Flash memory drive

From Conservapedia
Jump to: navigation, search

This page refers to removable USB flash drives, not to be confused with SATA/PATA Solid-state drives

A 1GB USB flash drive

A Flash Memory Drive (a.k.a Thumb Drive, Memory Stick, Jump Drive, and Flash Drive) is a kind of digital data storage device which uses flash memory to store all manner of files and information. These are used for file transfers (from on device to another), and storage. They can be used to simply hold a file for five minutes, or store that file for years, during which time it can be edited and accessed any time.
As flash memory develops, flash memory drives become progressively less expensive while capacity continues to increase. These removable drives are generally connected to devices using Universal Serial Bus (USB) connections.

Technical details

Flash memory is an efficient, non-volatile type of storage which is composed of MOSFET's that have a special "floating gate", so well insulated that it can hold its charge, thereby controlling the transistor, almost indefinitely. The charge in the floating gate can be set using electrical impulses. When disconnected from power, the transistors hold their charge, so data can be stored for quite some time and/or transferred to another device.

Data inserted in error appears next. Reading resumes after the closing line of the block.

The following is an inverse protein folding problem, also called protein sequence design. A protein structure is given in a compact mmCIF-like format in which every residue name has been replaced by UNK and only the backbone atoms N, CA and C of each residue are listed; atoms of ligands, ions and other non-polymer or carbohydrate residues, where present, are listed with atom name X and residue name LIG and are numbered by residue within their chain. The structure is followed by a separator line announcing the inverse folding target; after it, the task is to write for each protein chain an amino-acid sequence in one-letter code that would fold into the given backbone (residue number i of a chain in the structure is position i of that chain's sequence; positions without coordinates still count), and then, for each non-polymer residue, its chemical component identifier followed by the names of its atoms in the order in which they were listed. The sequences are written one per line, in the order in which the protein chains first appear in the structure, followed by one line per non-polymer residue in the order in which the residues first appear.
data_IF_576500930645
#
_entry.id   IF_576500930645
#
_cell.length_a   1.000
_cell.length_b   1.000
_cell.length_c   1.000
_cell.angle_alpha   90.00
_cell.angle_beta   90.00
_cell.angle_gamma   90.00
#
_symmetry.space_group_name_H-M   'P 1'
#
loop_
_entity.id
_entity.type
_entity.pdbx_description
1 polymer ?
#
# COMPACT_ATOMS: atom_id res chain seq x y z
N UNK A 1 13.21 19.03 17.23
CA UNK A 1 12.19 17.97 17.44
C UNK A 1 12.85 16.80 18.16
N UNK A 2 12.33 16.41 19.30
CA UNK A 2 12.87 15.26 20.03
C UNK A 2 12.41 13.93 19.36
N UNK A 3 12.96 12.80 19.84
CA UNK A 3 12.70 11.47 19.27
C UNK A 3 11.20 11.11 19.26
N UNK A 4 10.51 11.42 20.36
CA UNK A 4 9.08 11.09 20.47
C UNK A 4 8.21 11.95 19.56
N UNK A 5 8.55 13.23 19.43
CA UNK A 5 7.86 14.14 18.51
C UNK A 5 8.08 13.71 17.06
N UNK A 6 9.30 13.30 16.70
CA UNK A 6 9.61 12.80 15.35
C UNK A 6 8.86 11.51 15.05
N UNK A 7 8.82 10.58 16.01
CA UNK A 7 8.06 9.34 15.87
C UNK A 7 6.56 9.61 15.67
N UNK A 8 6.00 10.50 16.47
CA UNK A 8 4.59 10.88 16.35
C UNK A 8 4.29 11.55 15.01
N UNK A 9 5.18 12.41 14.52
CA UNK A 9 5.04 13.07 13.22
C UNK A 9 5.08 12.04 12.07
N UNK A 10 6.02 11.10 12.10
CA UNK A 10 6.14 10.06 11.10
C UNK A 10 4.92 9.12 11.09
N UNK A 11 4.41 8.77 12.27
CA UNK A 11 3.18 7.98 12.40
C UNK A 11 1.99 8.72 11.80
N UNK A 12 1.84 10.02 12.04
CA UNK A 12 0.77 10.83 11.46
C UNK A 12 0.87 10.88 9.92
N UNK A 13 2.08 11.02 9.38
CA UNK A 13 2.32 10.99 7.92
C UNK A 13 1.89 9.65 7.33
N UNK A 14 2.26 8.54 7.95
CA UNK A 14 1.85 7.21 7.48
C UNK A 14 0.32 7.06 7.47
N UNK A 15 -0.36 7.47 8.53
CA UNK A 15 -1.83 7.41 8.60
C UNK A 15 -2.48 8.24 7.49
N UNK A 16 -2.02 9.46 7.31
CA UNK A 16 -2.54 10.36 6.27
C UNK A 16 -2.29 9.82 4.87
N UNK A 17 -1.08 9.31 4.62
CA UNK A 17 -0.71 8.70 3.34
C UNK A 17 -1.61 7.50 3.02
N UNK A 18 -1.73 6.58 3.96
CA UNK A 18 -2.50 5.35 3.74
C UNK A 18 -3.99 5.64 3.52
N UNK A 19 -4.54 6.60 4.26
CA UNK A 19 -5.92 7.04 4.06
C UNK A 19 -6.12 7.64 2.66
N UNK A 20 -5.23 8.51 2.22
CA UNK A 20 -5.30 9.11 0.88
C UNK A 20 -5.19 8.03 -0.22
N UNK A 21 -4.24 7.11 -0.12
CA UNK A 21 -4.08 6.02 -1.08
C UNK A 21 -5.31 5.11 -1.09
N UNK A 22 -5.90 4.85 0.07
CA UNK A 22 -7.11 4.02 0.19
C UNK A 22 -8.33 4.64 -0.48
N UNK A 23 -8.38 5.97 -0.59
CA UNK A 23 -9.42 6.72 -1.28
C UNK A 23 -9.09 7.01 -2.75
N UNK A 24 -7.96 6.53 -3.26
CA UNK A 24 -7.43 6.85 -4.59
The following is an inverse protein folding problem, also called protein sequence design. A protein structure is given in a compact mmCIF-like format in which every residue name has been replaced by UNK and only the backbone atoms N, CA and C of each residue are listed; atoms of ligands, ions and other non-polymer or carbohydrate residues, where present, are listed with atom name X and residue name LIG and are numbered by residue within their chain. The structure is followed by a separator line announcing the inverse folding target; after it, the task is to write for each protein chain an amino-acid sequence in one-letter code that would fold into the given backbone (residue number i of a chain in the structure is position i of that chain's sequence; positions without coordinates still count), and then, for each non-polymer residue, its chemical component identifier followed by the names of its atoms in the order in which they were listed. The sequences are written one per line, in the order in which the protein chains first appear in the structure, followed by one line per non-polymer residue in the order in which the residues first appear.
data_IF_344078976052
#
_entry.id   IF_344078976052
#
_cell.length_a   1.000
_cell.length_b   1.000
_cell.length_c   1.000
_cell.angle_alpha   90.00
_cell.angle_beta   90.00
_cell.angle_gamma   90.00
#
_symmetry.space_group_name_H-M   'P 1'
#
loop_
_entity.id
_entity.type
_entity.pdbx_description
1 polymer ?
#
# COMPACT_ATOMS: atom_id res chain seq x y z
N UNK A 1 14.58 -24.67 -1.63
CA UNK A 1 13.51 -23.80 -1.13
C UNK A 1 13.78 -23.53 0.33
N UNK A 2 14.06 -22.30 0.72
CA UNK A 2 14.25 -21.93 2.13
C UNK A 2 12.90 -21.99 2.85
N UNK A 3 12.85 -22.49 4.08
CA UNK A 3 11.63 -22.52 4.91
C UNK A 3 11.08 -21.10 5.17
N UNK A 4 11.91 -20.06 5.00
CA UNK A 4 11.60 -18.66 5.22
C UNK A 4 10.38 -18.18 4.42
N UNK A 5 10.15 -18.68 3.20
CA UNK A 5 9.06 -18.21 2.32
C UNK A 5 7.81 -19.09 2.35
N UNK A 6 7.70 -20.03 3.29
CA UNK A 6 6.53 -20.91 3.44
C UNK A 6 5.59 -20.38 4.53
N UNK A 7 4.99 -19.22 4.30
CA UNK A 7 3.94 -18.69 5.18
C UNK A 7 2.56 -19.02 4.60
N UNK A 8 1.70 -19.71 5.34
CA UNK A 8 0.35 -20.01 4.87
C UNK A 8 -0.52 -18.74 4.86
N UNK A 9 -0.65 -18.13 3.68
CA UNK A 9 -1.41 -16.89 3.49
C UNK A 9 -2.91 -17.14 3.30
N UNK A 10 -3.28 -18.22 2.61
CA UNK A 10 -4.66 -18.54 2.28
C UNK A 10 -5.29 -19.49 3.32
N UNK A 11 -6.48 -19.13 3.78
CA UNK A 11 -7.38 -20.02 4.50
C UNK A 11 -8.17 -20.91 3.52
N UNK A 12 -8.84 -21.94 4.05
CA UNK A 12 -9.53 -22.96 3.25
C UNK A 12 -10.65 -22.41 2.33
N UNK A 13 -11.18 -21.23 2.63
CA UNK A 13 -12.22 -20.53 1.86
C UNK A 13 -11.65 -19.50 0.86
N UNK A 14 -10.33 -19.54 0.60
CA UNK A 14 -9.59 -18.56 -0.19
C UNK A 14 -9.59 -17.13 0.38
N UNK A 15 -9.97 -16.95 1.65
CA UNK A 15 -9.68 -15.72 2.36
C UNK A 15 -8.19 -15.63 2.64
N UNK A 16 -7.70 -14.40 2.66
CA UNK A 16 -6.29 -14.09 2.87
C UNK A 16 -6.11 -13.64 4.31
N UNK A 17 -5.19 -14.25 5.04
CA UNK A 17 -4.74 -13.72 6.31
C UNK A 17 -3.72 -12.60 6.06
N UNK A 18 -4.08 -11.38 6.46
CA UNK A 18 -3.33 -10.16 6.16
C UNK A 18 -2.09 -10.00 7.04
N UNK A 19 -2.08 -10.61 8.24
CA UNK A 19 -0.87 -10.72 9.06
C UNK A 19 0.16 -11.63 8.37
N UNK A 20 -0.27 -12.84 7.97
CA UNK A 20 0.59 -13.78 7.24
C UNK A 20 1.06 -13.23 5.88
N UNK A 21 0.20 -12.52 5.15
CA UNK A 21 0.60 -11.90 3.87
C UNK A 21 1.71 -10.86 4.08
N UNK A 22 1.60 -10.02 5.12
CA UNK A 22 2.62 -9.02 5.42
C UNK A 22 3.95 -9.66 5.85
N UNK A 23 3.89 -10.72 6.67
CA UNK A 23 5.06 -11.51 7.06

Over a period of years (and decades) flash memory tends to suffer from bit rot. Since flash memory drives typically do not offer error correction functionalities as hard drives do, they can eventually lose the data they contain. While flash memory drives are versatile and fairly reliable, this can make them unsuitable or long-term backups and archives. However, they can often be stored without a data refresh for more than a decade with no discernible problem. Rewriting the data to the drive refreshes the electrical charges, which helps ensure that the data will be available for years to come.